You’ve no doubt read articles or heard stories about how artificial intelligence (AI) is bringing sweeping change to a wide variety of industries. But it’s one thing to learn about how this remarkable technology is changing someone else’s company and quite another to apply it to your own. Here’s a primer on what AI might be able to do for your business.
3 technology types
AI generally refers to using computers to perform complex tasks usually thought to require human intelligence — such as image perception, voice recognition, decision making and problem solving. Three primary types of technologies fall under the AI umbrella:
1. Machine learning. This involves an iterative process whereby machines improve their performance in a specific task over time with little or no programming or human intervention. It can, for example, improve your forecasting models for determining which products or services will be in high demand with customers.
2. Natural language processing (NLP). This uses algorithms to analyze unstructured human language in documents, emails, texts, conversation or otherwise. Language translation apps are among the most common and dramatic examples of NLP. Communicating with business partners, customers and prospects in other countries — or simply people whose first languages are other than English — has become much easier as this type of software has improved.
3. Robotic process automation (RPA). Using rules and structured inputs, RPA automates time-consuming repetitive manual tasks that don’t require decision making. For instance, an RPA system can collect data from vendor invoices, enter it into a company’s accounting system, and generate an email confirming receipt and requesting additional information if needed. This functionality can help you better time vendor payments to optimize cash flow.
Chat boxes, data sensors
A couple of the most common on-ramps into AI for businesses are chatbots and data sensors. Chatbots are those AI-based instant messaging or voice-based systems that allow users to ask relatively simple questions and get instant answers.
Today’s customers expect to find information quickly and chatbots can provide this speed. However, it’s important to implement a system that enables users to speedily connect to a human customer service rep if their questions or issues are complex or urgent.
Data sensors generally don’t have anything to do with customers, but they can be quite valuable when it comes to your offices or facilities. AI-enhanced building systems allow for real-time monitoring and adjustment of temperature, lighting and other controls. This data can drive predictive analytics that improve decisions about the maintenance and replacement of systems, lowering energy and repair costs.
Precisely how AI might help you run your business more efficiently and profitably depends on the size of your company and the nature of its work. You don’t want to throw dollars at an AI solution just to keep up with the competition. Then again, this technology may offer enticing ways to sharpen your competitive edge. We can help you perform a cost-benefit analysis of any technological upgrade you’re considering.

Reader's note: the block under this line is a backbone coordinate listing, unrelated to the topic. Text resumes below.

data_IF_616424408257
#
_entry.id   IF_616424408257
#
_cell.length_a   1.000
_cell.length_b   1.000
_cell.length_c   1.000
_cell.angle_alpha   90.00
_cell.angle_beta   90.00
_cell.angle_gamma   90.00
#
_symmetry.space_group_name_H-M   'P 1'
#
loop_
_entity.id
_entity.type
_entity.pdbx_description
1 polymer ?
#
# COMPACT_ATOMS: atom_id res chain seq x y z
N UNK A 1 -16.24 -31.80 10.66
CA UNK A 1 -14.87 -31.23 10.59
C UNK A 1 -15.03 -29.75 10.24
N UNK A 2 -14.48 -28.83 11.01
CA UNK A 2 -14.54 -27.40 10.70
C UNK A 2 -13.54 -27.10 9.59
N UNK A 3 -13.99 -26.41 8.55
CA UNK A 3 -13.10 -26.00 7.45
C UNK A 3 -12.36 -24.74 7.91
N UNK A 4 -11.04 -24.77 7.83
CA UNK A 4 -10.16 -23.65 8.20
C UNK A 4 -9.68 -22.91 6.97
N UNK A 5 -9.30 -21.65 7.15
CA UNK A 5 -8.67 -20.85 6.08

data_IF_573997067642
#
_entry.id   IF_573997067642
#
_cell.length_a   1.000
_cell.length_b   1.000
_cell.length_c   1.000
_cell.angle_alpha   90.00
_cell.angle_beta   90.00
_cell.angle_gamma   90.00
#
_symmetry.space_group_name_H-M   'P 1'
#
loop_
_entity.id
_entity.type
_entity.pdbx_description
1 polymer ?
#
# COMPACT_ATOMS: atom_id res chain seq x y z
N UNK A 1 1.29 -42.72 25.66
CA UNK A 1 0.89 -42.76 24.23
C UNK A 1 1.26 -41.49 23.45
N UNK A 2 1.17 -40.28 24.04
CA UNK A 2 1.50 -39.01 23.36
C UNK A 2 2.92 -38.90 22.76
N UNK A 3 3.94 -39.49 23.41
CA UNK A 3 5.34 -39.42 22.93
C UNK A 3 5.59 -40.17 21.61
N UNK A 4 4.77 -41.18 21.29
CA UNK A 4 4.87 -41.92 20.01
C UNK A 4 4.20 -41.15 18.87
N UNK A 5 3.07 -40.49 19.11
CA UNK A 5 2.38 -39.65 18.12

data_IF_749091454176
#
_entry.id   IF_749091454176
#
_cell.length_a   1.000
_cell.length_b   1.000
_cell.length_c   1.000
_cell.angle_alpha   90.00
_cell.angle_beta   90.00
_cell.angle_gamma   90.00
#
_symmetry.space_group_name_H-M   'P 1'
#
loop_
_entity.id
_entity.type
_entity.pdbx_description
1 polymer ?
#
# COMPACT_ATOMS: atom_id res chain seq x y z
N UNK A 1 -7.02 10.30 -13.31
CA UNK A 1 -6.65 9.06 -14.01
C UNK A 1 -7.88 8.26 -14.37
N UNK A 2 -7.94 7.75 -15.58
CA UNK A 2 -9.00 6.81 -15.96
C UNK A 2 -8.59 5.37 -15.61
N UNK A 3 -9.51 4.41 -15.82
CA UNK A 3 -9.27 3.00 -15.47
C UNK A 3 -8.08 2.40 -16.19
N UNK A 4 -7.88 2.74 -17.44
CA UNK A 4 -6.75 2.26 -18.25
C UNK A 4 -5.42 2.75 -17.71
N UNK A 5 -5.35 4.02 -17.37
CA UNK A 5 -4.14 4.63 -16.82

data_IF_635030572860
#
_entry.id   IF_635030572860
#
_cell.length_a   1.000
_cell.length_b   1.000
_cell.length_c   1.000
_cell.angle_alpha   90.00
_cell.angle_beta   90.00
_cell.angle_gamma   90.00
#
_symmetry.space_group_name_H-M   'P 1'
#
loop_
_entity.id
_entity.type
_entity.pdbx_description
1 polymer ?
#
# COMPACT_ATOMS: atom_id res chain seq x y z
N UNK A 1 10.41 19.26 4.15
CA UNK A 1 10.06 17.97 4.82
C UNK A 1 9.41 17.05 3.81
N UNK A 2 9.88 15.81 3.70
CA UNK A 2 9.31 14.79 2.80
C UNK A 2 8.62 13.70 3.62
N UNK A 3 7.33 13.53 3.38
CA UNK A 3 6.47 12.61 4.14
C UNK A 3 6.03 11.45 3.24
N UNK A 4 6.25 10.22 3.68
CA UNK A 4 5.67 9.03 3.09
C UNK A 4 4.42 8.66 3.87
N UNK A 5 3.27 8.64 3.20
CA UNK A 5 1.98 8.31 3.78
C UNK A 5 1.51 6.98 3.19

© 2020 Covenant CPA
As you’ve probably heard, a new law was recently passed with a wide range of retirement plan changes for employers and individuals. One of the provisions of the SECURE Act involves a new requirement for employers that sponsor tax-favored defined contribution retirement plans that are subject to ERISA.
Specifically, the law will require that the benefit statements sent to plan participants include a lifetime income disclosure at least once during any 12-month period. The disclosure will need to illustrate the monthly payments that an employee would receive if the total account balance were used to provide lifetime income streams, including a single life annuity and a qualified joint and survivor annuity for the participant and the participant’s surviving spouse.
Under ERISA, a defined contribution plan administrator is required to provide benefit statements to participants. Depending on the situation, these statements must be provided quarterly, annually or upon written request. In 2013, the U.S. Department of Labor (DOL) issued an advance notice of proposed rulemaking providing rules that would have required benefit statements provided to defined contribution plan participants to include an estimated lifetime income stream of payments based on the participant’s account balance.
Some employers began providing this information in these statements — even though it wasn’t required.
But in the near future, employers will have to begin providing information to their employees about lifetime income streams.
Fortunately, the effective date of the requirement has been delayed until after the DOL issues guidance. It won’t go into effect until 12 months after the DOL issues a final rule. The law also directs the DOL to develop a model disclosure.
Plan fiduciaries, plan sponsors, or others won’t have liability under ERISA solely because they provided the lifetime income stream equivalents, so long as the equivalents are derived in accordance with the assumptions and guidance and that they include the explanations contained in the model disclosure.
Critics of the new rules argue the required disclosures will lead to confusion among participants and they question how employers will arrive at the income projections. For now, employers have to wait for the DOL to act. We’ll update you when that happens. Contact us if you have questions about this requirement or other provisions in the SECURE Act.
© 2019 Covenant CPA